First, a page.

Hatch also competed in the July 15, 2002, episode (all-reality edition) of a game show Dog Eat Dog.[27] He became part of a "dog pound" team after losing a challenge. The team lost the $25,000 prize to Borneo player Sue Hawk.

In post-All-Stars era, Hatch also competed in the Survivor edition of Family Feud, aired on the week of February 14, 2005, alongside other Survivor players, including Rudy Boesch and Sue Hawk, who were divided into male and female teams.[28] He also competed on Battle of the Network Reality Stars in 2005 as part of the "dark blue" team, which lost the $10,000 prize (equivalent to $16,000 in 2023) to the "light blue" team in the finals.[29][30] He also was "fired" in the April 3, 2011, episode of The Celebrity Apprentice 4.[31] He also was eliminated in the January 18, 2016, episode of the 17th season of The Biggest Loser for not losing enough weight.[32]

TV Guide placed him thirty-first in its 2013 list of "The 60 Nastiest Villains of All Time" for his Survivor gameplay.[33]

Acquittals and convictions[edit]

Hatch was convicted in a county district court in September 2001 with domestic assault charge one month after his former partner Glenn Boyanowski accused him of assault. Hatch said that the assault started when Boyanowski trespassed his Middletown house. Hatch was sentenced to one-year probation on September 24, 2001, and was ordered not to contact Boyanowski.[34][35] He appealed his conviction and sentence, both of which were overturned in a county superior court on February 5, 2002, after two days of court hearings.[35]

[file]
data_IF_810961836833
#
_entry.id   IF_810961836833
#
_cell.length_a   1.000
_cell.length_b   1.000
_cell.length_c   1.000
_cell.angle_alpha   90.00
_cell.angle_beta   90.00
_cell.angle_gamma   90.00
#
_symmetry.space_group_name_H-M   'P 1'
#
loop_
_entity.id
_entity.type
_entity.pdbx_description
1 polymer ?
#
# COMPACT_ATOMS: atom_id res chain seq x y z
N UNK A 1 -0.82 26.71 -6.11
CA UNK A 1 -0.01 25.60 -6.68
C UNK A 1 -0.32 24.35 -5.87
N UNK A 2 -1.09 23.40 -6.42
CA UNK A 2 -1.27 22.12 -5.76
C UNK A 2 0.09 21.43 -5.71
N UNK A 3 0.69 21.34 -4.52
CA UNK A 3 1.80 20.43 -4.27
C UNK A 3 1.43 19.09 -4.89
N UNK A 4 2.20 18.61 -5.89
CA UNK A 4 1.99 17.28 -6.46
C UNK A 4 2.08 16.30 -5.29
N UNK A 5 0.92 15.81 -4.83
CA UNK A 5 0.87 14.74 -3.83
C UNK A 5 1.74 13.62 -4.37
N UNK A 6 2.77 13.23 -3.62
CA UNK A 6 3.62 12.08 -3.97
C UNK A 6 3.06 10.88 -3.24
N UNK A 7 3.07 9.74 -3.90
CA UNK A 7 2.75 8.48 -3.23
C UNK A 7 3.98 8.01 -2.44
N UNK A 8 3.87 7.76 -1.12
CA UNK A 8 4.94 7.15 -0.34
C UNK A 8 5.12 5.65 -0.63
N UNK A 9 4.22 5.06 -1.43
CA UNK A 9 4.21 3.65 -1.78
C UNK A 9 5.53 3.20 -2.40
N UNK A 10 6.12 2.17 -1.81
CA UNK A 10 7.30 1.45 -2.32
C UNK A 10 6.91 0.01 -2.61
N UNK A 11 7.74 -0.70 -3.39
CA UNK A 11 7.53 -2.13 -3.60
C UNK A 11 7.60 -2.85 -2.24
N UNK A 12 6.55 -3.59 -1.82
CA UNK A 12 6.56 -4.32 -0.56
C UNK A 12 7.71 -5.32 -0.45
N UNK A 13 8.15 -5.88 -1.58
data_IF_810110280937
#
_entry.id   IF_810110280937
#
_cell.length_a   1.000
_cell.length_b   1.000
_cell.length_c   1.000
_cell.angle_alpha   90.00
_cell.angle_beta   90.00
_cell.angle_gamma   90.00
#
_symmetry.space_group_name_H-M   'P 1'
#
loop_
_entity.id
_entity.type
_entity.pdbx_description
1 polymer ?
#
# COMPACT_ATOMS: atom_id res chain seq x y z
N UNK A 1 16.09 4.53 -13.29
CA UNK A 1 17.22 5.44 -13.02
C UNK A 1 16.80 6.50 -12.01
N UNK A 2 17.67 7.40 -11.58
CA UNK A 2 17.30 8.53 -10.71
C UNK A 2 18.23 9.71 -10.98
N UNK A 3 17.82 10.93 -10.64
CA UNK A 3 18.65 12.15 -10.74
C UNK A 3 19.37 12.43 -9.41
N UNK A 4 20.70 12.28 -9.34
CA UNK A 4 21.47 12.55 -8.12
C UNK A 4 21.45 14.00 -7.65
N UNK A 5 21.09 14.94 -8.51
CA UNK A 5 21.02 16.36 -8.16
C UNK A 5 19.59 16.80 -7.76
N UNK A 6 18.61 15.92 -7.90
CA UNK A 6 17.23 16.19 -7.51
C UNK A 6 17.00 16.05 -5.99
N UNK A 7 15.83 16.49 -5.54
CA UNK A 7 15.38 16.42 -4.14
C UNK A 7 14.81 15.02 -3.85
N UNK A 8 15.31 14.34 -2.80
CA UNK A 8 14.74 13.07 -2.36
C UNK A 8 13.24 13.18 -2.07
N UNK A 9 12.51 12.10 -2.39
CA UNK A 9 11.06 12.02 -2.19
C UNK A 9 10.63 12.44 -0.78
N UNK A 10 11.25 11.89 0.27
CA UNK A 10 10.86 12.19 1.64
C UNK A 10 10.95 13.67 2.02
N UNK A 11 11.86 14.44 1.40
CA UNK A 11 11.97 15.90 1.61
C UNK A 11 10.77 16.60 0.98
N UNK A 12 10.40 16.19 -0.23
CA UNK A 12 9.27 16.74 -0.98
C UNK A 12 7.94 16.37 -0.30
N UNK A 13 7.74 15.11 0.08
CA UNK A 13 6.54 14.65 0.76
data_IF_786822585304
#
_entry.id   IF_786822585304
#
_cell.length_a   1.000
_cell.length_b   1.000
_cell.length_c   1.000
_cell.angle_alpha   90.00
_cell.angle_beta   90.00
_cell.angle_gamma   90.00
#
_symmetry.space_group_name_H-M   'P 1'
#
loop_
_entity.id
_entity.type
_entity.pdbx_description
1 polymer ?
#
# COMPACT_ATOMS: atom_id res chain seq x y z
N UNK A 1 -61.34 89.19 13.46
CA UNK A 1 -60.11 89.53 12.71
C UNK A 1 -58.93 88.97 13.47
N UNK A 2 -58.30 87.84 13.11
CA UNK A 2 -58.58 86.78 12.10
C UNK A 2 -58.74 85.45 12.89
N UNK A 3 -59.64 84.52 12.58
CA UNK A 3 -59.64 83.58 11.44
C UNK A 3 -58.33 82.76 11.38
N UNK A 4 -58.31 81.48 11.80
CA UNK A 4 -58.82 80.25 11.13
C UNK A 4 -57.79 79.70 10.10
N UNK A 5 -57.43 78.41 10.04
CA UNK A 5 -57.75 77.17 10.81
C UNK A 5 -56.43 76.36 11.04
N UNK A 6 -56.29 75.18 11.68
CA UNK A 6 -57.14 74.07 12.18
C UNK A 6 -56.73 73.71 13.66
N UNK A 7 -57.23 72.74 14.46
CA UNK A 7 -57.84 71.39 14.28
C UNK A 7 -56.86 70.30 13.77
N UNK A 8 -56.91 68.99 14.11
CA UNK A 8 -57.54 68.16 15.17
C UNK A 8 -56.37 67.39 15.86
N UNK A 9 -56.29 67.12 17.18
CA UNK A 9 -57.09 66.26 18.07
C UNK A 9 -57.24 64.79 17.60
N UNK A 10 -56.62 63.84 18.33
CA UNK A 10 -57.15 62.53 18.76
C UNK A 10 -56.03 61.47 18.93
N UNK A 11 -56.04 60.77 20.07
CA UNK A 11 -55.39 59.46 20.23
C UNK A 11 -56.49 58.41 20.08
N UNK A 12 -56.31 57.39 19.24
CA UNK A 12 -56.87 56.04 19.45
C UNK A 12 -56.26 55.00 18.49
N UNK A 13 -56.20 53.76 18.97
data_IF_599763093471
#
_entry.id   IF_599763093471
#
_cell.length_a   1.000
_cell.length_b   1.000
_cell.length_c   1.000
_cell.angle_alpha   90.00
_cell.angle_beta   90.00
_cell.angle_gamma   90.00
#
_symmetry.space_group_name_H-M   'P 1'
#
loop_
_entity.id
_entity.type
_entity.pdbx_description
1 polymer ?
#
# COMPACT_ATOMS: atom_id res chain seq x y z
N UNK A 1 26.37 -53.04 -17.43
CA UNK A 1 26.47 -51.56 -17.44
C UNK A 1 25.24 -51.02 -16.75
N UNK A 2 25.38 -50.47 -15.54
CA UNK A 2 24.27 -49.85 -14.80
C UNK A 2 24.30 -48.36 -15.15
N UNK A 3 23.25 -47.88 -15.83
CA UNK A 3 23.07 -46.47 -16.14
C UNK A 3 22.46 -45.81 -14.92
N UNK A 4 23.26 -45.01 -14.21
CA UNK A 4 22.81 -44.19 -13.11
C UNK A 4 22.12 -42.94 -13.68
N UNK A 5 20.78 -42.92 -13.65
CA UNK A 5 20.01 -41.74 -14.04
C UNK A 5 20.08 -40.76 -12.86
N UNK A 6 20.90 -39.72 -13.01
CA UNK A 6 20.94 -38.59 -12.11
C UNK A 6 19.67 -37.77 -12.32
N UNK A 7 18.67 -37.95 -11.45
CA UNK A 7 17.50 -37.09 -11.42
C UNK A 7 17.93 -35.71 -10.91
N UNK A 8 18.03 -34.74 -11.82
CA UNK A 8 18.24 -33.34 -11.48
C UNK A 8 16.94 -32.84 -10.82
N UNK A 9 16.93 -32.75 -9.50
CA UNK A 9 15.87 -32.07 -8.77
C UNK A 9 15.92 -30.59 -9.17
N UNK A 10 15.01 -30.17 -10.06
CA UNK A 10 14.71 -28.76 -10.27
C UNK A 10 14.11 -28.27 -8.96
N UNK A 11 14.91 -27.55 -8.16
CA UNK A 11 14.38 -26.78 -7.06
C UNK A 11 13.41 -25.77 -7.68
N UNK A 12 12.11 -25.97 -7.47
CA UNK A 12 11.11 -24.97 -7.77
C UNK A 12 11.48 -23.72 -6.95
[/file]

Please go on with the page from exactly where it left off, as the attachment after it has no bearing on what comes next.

Hatch was convicted also on January 25, 2006, by jury with two counts of attempted tax evasion and one count of signing a fraudulent tax return for not paying taxes on about $1.4 million: his past Survivor winnings, his $321,000 earnings as a co-host of a Boston radio show, and $28,000 rental property.[36][37][38] According to investigation, he hired two different accountants in 2001 and 2002 to prepare his tax returns that would have reflected his Survivor winnings. Rather than file either return, he filed a return that did not reflect the winnings.[39] He pleaded guilty to two of those counts before the conviction.[40] He served 51-month sentence in federal prison, particularly Federal Correctional Institution, Morgantown,[1] and his release was under three-year supervision.[37]